Marisa Lispey discovered a passion for conservation science after she spent a semester in South Africa while she was an undergraduate at Middlebury College in Vermont. She stayed in South Africa to get a master’s in Conservation Biology at the Percy FitzPatrick Institute of African Ornithology in Cape Town. She looked at fragmentation of grassland bird habitat in and around timber plantations in KwaZulu-Natal.
From South Africa, Marisa landed in Glasgow, Montana, for an internship with the BLM. There UM wildlife alumnus John Carlson, her mentor, told her of several missing science needs for managers of grassland songbirds in the northern Great Plains. With partners he was successful in raising support for a PhD project at UM, which Marisa started in 2011.
For her dissertation, Marisa studied how land use and management influence grassland songbird distribution and abundance.”The most rewarding aspect by far has been working with a broad group of agency and NGO collaborators who are well-placed to apply findings directly to management,” she says.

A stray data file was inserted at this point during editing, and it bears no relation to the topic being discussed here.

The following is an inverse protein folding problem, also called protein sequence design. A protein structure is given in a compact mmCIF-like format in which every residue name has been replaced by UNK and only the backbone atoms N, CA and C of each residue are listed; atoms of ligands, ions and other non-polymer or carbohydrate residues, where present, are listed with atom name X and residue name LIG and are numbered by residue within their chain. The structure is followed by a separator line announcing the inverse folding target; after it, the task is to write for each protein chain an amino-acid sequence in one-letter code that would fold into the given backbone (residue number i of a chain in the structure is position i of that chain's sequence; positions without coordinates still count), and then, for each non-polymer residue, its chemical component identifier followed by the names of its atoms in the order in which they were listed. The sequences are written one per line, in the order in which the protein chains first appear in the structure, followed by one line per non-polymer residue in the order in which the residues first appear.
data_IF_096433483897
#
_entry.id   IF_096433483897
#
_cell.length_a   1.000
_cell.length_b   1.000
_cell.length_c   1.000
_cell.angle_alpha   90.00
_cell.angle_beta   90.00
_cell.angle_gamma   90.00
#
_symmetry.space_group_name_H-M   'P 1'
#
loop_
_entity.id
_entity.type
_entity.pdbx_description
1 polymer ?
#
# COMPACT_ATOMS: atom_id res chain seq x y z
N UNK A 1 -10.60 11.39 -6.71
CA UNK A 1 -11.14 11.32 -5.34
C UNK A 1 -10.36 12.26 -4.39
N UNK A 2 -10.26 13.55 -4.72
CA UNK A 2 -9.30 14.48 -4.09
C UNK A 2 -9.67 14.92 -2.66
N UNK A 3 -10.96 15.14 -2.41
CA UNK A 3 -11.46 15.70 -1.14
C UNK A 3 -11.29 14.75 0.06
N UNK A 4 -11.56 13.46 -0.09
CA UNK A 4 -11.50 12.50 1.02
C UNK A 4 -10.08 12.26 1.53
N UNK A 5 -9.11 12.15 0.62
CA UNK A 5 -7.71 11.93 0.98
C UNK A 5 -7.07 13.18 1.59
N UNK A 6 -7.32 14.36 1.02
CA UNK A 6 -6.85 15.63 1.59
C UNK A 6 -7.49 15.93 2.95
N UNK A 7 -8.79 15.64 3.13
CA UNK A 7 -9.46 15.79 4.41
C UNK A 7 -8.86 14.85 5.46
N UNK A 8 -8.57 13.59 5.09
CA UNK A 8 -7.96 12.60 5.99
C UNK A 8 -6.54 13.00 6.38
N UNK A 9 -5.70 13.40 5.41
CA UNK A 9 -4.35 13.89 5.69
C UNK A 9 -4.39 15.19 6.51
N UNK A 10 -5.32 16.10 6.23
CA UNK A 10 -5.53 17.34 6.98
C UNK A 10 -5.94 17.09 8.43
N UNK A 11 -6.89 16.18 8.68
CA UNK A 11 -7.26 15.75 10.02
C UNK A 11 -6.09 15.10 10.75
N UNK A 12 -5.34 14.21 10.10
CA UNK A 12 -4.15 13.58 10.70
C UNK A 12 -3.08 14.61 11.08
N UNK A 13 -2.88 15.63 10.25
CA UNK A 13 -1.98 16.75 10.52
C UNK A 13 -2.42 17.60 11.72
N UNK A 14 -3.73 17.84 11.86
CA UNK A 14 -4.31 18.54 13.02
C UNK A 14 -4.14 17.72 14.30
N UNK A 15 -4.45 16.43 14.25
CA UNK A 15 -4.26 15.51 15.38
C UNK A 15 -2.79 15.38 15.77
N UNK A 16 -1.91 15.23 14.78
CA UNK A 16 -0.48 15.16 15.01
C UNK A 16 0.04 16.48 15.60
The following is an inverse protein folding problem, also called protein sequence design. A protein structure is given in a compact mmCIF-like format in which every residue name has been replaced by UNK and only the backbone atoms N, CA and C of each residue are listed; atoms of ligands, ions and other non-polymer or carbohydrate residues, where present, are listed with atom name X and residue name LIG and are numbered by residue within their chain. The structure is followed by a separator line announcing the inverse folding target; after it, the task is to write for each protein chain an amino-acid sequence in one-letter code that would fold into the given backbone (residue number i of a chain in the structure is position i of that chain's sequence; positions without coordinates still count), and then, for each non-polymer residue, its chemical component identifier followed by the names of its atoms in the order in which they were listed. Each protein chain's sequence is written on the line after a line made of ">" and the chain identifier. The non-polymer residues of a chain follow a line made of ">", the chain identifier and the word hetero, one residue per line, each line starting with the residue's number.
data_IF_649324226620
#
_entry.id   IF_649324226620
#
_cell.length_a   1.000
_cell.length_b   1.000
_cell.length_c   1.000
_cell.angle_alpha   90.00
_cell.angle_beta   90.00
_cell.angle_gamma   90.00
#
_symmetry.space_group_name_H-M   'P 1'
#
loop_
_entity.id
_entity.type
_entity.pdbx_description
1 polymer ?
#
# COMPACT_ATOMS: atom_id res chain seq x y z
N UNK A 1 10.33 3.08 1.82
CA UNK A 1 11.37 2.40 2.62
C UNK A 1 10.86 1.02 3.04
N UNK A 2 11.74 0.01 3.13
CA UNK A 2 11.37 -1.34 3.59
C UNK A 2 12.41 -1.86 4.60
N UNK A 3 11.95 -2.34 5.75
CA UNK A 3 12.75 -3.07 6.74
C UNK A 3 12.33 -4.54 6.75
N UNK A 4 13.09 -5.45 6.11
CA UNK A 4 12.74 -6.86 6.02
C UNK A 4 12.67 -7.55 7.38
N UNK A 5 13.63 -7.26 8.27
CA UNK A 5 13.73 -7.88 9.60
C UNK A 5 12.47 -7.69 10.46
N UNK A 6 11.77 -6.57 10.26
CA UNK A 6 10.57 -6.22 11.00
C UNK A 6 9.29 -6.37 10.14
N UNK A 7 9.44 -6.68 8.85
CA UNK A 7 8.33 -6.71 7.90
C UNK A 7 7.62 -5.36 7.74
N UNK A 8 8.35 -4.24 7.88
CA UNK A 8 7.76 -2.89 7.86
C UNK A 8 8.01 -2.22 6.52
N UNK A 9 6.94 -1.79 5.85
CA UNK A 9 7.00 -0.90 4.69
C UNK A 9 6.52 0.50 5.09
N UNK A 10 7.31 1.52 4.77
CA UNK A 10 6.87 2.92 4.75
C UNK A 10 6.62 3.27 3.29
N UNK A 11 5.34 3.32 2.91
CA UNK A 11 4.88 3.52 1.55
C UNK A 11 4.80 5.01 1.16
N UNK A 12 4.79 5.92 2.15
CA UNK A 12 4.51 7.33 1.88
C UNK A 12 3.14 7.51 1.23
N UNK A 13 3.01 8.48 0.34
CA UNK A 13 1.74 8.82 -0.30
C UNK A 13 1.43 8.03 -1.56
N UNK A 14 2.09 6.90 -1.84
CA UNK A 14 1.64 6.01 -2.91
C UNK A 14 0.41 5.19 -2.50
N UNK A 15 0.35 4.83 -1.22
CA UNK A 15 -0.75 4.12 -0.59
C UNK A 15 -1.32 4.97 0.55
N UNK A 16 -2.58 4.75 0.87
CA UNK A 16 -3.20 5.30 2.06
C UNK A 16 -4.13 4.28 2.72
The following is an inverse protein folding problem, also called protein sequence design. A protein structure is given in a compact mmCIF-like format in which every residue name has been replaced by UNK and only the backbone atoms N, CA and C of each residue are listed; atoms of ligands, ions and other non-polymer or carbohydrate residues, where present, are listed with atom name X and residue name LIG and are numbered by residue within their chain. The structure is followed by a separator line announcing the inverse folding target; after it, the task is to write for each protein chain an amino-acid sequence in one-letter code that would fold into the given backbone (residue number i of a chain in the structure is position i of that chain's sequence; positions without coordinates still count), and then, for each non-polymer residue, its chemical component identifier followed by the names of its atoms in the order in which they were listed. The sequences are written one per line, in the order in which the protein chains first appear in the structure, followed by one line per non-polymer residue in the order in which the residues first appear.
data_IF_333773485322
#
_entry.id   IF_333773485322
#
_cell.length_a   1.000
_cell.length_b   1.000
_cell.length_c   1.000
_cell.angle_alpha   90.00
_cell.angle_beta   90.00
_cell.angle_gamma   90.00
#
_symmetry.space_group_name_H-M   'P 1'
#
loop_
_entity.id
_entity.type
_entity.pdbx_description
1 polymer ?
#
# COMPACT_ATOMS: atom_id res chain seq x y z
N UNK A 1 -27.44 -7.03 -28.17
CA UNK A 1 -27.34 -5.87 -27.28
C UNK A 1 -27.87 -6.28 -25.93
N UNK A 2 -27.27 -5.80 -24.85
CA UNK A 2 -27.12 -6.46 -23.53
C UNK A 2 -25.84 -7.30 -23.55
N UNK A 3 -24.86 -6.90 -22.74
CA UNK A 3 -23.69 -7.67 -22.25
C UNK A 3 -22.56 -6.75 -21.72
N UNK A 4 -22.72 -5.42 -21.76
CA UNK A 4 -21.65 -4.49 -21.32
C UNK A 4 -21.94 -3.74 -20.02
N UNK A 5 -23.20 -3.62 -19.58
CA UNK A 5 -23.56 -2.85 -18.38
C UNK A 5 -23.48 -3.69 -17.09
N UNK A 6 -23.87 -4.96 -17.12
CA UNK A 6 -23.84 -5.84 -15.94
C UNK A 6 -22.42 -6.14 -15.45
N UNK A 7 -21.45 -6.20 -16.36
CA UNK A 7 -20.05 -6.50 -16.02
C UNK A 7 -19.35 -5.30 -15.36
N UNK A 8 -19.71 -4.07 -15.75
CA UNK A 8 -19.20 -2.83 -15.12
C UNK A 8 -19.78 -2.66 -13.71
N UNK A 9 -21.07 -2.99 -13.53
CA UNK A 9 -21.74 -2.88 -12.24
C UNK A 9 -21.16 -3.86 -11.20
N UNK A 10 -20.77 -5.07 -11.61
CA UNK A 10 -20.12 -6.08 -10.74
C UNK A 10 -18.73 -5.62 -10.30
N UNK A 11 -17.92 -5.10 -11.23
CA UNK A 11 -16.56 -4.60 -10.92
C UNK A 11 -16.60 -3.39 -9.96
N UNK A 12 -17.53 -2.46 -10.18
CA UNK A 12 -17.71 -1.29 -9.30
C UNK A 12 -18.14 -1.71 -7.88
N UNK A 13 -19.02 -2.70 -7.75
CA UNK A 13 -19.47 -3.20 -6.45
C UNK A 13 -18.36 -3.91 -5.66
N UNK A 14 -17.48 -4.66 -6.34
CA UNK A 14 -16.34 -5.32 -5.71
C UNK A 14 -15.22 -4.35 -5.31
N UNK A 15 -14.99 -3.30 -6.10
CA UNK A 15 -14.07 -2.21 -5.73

For example, her study of the potential future threats to Sprague’s Pipit helped influence the U.S. Fish and Wildlife Service to reduce the species’ federal threat level. Her work on the effects of livestock grazing will be applied to inform conservation programs for The Nature Conservancy and other organizations in Montana.
Since November 2014, Marisa has been a Pathways Intern for the USFWS Partners for Fish and Wildlife program, working on designing and implementing conservation actions on private lands in Montana. This summer she’ll start work as a permanent employee for the partners program based in the grasslands of northeast Montana.